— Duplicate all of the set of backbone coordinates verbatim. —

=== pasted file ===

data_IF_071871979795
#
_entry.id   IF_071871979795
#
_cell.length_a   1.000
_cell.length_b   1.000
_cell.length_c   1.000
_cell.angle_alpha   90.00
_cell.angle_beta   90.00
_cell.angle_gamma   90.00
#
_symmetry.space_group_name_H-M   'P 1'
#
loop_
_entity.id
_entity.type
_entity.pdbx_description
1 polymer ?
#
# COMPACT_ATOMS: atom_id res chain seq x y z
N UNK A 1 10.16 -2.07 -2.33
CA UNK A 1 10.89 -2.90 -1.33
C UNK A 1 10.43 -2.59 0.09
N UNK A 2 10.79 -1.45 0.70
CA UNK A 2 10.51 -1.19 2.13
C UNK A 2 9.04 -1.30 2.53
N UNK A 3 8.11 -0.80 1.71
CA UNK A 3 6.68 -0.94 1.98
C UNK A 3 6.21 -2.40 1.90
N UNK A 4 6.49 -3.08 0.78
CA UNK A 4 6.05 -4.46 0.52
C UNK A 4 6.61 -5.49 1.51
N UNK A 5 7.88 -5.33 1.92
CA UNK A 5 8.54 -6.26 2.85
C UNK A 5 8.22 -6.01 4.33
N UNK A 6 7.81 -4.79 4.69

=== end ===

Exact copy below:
data_IF_071871979795
#
_entry.id   IF_071871979795
#
_cell.length_a   1.000
_cell.length_b   1.000
_cell.length_c   1.000
_cell.angle_alpha   90.00
_cell.angle_beta   90.00
_cell.angle_gamma   90.00
#
_symmetry.space_group_name_H-M   'P 1'
#
loop_
_entity.id
_entity.type
_entity.pdbx_description
1 polymer ?
#
# COMPACT_ATOMS: atom_id res chain seq x y z
N UNK A 1 10.16 -2.07 -2.33
CA UNK A 1 10.89 -2.90 -1.33
C UNK A 1 10.43 -2.59 0.09
N UNK A 2 10.79 -1.45 0.70
CA UNK A 2 10.51 -1.19 2.13
C UNK A 2 9.04 -1.30 2.53
N UNK A 3 8.11 -0.80 1.71
CA UNK A 3 6.68 -0.94 1.98
C UNK A 3 6.21 -2.40 1.90
N UNK A 4 6.49 -3.08 0.78
CA UNK A 4 6.05 -4.46 0.52
C UNK A 4 6.61 -5.49 1.51
N UNK A 5 7.88 -5.33 1.92
CA UNK A 5 8.54 -6.26 2.85
C UNK A 5 8.22 -6.01 4.33
N UNK A 6 7.81 -4.79 4.69